On May 9th, Merck, a global healthcare leader, announced that because the company had been awarded a portion of UNICEF HPV vaccine tender, these vaccines (Gardasil) will be provided in a sustained supply to various developing countries in Africa. The expected supply is approximately 2.4 million doses between now and 2017 in order to keep young girls healthy and at low risk for cervical cancer which has ravaged the female populations of developing countries. Cervical cancer is the third most common type of cancer among women worldwide, with 85% of its cases occurring in developing countries.
One dose of the vaccine, which would cost up to $130 in the US, will sell for $4.50 in the poorest of countries. These vaccines will be spread through Kenya, Uganda, Ghana, Laos, Madagascar, and other developing countries in Africa and Asia. In places like Australia where the vaccines have been readily used and accepted, there has been a striking drop in cervical abnormalities and cases of warts especially, which fell by 93% among women and girls under age 21.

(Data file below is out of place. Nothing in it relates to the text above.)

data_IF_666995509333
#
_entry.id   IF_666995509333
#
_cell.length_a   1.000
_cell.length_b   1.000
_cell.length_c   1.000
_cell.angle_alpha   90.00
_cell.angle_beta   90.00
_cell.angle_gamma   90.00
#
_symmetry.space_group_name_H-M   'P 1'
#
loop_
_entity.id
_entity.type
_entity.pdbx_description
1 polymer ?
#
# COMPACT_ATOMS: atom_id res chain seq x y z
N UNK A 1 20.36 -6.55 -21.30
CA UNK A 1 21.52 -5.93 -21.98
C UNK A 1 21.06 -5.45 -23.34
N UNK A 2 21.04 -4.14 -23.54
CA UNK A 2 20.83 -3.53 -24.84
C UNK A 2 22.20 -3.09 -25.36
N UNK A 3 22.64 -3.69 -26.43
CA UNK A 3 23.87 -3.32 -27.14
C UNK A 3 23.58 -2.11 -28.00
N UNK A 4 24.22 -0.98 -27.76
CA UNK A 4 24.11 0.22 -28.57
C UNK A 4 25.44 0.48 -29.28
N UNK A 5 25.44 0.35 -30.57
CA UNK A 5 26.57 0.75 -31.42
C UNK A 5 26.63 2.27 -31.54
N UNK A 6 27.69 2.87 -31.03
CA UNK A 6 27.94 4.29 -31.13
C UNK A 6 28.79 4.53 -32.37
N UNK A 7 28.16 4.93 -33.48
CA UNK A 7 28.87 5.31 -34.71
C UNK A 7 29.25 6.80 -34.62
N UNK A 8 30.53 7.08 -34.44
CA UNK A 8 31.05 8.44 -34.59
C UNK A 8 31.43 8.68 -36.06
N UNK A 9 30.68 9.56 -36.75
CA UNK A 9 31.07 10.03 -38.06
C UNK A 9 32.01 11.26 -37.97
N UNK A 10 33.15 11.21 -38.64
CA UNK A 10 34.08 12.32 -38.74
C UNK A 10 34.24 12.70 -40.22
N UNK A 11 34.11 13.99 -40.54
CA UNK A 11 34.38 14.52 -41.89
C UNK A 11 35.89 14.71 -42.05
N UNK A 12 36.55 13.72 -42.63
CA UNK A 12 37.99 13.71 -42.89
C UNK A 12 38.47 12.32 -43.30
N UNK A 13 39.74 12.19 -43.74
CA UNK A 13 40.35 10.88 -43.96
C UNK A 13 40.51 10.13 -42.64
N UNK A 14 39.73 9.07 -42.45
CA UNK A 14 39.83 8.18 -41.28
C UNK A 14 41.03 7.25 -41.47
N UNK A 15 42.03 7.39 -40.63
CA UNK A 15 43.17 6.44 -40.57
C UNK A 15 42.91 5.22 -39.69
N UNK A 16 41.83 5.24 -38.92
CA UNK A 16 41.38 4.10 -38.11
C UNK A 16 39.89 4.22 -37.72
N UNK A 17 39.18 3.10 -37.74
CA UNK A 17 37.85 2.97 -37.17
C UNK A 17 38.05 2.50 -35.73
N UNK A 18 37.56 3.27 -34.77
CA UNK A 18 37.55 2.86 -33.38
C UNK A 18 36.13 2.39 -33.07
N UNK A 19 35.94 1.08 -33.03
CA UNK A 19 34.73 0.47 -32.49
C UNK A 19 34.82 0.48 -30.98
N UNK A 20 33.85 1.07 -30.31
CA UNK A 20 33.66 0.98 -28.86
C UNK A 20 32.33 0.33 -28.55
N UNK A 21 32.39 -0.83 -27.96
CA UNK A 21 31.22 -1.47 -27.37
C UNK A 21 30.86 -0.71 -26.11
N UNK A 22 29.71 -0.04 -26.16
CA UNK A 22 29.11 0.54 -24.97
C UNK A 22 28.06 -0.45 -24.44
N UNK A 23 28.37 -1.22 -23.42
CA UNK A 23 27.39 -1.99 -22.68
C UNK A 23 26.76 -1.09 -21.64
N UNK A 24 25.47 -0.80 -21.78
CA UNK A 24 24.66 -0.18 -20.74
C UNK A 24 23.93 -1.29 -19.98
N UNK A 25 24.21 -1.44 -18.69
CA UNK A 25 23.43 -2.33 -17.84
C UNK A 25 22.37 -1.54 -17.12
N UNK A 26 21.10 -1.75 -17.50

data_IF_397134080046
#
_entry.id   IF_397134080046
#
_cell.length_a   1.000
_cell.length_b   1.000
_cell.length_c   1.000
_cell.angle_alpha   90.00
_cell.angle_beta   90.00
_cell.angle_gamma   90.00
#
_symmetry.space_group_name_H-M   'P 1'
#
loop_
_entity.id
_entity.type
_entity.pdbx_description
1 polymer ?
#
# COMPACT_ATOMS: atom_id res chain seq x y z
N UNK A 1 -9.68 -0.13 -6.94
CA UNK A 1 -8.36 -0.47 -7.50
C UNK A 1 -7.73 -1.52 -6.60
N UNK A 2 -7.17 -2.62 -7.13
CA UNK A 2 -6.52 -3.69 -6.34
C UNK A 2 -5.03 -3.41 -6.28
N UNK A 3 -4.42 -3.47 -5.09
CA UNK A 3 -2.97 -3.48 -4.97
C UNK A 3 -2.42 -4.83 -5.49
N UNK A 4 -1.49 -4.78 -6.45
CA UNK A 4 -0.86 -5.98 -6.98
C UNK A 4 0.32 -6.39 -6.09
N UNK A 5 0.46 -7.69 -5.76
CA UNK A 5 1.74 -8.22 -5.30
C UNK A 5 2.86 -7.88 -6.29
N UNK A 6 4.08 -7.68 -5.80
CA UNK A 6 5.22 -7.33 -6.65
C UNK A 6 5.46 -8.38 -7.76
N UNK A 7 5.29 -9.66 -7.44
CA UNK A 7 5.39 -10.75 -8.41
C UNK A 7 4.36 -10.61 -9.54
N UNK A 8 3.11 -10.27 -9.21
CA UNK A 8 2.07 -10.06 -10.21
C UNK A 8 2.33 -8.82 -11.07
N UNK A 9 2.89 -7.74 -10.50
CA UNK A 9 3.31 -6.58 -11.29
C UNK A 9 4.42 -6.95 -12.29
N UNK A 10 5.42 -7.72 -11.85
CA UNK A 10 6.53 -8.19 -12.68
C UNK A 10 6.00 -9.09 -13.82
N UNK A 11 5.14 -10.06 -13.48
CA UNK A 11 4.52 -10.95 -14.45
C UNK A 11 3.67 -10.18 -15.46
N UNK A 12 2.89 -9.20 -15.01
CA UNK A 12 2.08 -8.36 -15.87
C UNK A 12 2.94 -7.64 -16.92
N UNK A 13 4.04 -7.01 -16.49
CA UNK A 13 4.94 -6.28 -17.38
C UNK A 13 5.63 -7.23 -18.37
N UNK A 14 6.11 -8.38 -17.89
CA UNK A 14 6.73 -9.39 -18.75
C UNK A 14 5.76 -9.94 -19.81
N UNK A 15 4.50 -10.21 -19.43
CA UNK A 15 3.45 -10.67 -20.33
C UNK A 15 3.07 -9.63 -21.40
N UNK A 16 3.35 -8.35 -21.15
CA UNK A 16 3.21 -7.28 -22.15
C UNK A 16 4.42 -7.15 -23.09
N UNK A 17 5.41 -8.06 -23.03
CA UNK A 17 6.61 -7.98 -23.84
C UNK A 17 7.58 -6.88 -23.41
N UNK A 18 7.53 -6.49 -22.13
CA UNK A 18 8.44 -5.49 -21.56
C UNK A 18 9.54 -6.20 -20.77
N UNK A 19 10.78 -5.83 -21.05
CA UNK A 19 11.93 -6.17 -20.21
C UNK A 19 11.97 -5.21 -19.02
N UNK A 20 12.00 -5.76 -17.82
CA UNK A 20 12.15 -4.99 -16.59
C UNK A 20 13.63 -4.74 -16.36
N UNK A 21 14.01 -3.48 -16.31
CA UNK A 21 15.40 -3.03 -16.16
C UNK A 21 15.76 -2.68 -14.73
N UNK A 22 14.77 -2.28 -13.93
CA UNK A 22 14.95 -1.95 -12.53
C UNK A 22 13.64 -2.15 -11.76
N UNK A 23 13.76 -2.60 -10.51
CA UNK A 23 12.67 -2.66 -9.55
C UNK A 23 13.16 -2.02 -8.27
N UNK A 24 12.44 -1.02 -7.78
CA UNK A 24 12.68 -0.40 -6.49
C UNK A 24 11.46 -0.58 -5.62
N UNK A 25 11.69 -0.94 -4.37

On May 14th, Kenya became the first of these countries to begin to vaccinate girls with the HPV vaccines. “This is an important moment for Kenyan women, as cervical cancer kills more Kenyan women than any other cancer,” said Dr Seth Berkley, CEO of the GAVI Alliance, “working closely with partners WHO and UNICEF, GAVI’s support for HPV vaccines is bridging the gap between rich and poor countries, enabling HPV vaccines to reach girls no matter where they live.”
Along with the vaccines themselves in Kitui County, Kenya, boys and girls are also being provided with education on HPV, cervical cancer, and the importance of hygiene and hand washing. Most Kenyan girls will receive the vaccines through their schools, and this method will most likely be imitated by those who will receive the vaccines in Malawi, Niger, Sierra Leone, and other countries. With the introduction of these vaccines, cervical cancer rates will decline and allow more women from developing countries to live and thrive.
– Sarah Rybak
Source: All Africa